Until a few decades ago, most local painters and builders made no distinction between ancient and modern; they plastered cement render and masonry paint on the vast majority of old timber framed buildings, in the mistaken belief that waterproofing was an improvement. This has stored up huge problems for future conservation. Conservation officers now insist on lime for all repairs to listed buildings where lime was part of the original construction. But not all owners ask and not all old buildings are listed.
We were shown an example nearby of a cottage of very similar construction to ours where only a few years ago a local builder had ripped out the clay infill and replaced it with fibreglass insulation. On top of this he had nailed plastic sheets, then wire mesh and finally a cement render. The room inside was lined with plasterboard between the oak studs. When this plasterboard was taken away and the insulation pulled out, the plastic sheet and the back of the timbers to which it was nailed were running with water. The repair had produced a watermaking machine, trapping and liquifying condensation from inside the house. If it had been left much longer it would have rotted the wood. The 20th century materials have now been removed and the repairs have been done all over again with breathable materials.
More recently, we heard of a nearby house where the owner discovered that the panels had been completely filled with concrete. Shuttering had been placed either side of the oak frame and the concrete poured into the panels; the shuttering was removed when the concrete set. This was not only a very poor insulator, it created large amounts of condensation. Removing the concrete panels is a major job.
Most of the mid-20th century repairs to our cottage were done with cement. Where the walls were crumbling, cement render was slapped on; where there were holes in the wall, cement and rubble were used to plug them; the end wall exposed by the collapse of the south part of the building was covered in thick concrete render by the farmer who owned the property at the time. And where clay panels fell out, Thermalite blocks were later installed, which are better than concrete, because they have a certain amount of breathability and they are also much easier to remove.
The building still has a considerable amount of the original clay daub left. Nearly all the walls on the first floor are clay, even though in some areas it has been surfaced with cement. Rather less than half the clay was left at ground floor level. There was also a complete and untouched clay partition wall on the first floor, rising to the roof, and a largely complete lime plaster ceiling in one of the bedrooms (though like all the exposed internal clay it had been painted with emulsion – luckily the trade type, which has some breathability. Regular home decorating emulsions from the major paint ranges such as Dulux do not have breathability).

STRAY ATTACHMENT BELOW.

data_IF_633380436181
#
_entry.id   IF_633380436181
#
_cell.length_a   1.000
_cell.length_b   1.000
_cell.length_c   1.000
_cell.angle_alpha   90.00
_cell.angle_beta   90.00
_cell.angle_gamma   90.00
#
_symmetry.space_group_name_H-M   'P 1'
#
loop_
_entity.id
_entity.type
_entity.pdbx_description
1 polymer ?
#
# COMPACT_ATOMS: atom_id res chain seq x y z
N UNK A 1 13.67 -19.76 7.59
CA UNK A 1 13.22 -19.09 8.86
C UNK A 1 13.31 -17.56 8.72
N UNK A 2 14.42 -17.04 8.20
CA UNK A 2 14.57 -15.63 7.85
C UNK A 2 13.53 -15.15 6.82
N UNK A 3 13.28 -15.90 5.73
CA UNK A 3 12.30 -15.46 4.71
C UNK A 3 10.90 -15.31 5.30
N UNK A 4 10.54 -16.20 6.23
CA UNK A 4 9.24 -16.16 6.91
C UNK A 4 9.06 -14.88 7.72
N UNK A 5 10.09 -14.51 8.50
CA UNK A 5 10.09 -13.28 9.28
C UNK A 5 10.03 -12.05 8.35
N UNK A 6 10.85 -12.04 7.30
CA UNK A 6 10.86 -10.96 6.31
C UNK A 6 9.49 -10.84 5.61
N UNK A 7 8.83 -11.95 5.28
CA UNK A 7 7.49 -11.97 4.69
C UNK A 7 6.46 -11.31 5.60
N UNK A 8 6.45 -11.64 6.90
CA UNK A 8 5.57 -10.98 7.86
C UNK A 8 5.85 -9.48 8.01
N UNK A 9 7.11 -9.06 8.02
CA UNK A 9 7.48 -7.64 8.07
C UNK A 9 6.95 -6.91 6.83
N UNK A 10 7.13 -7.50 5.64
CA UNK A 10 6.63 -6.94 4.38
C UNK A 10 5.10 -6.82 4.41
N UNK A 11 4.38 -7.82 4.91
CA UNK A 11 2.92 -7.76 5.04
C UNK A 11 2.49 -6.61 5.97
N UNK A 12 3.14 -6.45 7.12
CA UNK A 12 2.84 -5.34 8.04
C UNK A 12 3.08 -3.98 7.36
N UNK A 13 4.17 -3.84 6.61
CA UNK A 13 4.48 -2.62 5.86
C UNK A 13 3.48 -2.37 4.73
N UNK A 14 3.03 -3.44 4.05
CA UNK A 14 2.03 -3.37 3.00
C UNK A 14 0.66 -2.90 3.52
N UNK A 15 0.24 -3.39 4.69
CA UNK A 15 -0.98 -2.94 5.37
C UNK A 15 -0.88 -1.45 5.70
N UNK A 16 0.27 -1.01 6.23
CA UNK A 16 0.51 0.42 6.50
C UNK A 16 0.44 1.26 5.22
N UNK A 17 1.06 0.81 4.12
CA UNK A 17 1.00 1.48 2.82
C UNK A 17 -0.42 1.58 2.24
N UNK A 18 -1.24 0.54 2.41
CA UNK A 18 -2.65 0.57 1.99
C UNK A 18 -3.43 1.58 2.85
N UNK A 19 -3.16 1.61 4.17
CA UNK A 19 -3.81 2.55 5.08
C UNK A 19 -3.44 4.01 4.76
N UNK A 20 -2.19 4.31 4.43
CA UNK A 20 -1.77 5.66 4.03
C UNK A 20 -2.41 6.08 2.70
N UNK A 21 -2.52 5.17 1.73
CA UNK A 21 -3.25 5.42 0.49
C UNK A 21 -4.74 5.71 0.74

We decided to try to preserve every scrap of clay we could (see the headings under Techniques above). It is highly breathable, very flexible and extremely easy to repair, once a few simple techniques have been mastered (in our case on an excellent two day wattle and daub course offered by Essex County Council near Braintree). There is also evidence that clay has relatively good thermal insulation properties, thickness for thickness. We agreed a long term plan with the conservation officers for removing cement render and replacing it with lime, repairing any damage to the clay underneath with clay daub.
In 2013 we moved on from the idea of automatically replacing clay where it has been previously removed have found other solutions – see the posts on wattle and daub and on hemp insulation.
Removing cement is not a simple process. There are some areas where there is a risk that it will be more damaging to the structure to remove the cement than to leave it. Other areas have cement render inside and outside. For the moment the plan is to remove only the outside cement, because doing both will probably damage the remaining clay, and very likely make some of it fall out. To the extent that there is damp trapped around the timbers, we will make sure there is one route for it to escape the building; where there is still cement render inside, mostly a thin layer used instead of plaster, it may at least slow the absorption of ordinary household condensation into the wall. In due course we hope to remove the internal cement too. We will also work only gradually on the removal of emulsion paint, because it is tricky to do without damage when there is clay underneath, and not so urgent with trade emulsion. And we will replace the concrete floor.
An example of a very different working philosophy can be found a few miles away from us in Suffolk, where an ancient guildhall was restored (in the Victorian sense so hated by SPAB) almost out of existence; 19th century clay daub and timbers were removed, and an attempt was made to recreate what was conjectured to be the original 15th century building, producing what at best was an imaginative pastiche – more a film set for Robin Hood than a historic building. The process was shown blow by blow on Grand Designs. William Morris would have been horrified.